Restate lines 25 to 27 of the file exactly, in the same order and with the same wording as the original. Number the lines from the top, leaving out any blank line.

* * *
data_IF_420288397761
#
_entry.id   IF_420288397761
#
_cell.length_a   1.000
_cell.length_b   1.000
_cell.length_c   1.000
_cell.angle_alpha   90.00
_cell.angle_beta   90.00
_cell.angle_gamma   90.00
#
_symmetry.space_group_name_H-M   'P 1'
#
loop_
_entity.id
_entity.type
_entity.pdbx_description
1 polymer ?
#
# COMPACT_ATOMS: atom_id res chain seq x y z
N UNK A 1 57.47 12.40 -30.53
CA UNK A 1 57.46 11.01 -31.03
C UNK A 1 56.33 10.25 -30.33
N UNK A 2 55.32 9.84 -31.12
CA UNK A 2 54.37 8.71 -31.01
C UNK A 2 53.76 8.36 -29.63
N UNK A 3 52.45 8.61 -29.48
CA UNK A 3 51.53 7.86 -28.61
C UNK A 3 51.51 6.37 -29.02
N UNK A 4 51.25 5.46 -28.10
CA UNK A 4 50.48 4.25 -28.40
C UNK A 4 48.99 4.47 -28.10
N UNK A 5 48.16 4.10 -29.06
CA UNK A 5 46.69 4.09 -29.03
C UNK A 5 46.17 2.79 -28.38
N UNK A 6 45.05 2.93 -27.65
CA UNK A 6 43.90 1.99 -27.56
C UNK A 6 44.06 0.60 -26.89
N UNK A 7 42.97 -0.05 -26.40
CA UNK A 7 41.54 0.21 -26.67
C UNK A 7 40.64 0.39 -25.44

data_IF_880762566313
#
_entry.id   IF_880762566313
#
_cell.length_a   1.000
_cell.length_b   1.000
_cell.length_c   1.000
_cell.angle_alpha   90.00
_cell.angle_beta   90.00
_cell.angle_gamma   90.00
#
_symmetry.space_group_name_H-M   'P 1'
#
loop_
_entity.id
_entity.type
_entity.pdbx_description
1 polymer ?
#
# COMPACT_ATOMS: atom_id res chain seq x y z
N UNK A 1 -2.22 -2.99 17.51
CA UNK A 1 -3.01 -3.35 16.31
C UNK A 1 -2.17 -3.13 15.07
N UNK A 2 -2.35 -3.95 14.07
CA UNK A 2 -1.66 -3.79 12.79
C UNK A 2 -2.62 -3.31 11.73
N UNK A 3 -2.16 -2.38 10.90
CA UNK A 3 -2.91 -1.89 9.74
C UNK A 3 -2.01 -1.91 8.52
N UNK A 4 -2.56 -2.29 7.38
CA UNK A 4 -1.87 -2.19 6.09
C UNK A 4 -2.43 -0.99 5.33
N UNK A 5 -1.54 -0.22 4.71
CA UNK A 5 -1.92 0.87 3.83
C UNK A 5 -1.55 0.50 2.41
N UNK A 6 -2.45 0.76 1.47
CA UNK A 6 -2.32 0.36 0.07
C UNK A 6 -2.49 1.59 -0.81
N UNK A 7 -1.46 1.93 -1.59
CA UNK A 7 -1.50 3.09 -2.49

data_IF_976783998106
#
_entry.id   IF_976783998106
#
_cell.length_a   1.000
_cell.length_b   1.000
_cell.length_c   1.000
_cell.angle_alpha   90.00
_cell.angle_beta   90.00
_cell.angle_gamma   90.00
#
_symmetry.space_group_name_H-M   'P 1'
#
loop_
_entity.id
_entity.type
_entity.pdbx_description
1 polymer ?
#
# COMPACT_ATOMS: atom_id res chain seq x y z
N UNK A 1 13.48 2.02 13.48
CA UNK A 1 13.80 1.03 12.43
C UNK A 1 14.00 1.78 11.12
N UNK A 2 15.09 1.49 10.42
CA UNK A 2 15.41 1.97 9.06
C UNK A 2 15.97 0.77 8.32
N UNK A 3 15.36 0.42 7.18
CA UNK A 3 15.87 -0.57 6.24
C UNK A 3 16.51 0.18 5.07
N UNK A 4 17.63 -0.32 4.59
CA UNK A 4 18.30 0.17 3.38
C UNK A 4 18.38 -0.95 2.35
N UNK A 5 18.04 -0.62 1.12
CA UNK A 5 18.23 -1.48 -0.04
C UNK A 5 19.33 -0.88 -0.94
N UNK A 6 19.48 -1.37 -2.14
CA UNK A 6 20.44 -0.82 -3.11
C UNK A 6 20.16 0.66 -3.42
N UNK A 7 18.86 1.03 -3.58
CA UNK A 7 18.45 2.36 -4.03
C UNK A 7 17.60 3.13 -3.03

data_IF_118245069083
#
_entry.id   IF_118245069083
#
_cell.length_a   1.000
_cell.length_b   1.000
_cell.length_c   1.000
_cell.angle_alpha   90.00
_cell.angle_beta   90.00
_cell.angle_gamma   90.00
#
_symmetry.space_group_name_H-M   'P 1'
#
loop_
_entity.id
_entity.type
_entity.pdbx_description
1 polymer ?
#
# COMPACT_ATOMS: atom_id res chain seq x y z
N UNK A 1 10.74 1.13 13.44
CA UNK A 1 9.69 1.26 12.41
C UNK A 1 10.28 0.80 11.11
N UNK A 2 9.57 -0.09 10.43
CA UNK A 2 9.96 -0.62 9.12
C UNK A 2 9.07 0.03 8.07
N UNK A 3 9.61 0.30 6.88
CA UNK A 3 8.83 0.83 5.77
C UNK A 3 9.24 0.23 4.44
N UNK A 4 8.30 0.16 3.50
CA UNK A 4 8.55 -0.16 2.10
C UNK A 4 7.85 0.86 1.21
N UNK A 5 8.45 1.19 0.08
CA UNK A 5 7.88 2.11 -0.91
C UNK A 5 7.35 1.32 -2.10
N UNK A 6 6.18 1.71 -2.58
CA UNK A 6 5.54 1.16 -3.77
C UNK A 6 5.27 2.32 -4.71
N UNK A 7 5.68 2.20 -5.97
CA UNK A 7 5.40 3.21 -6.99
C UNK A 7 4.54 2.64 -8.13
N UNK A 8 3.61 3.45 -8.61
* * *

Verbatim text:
CA UNK A 2 54.37 8.71 -31.01
C UNK A 2 53.76 8.36 -29.63
N UNK A 3 52.45 8.61 -29.48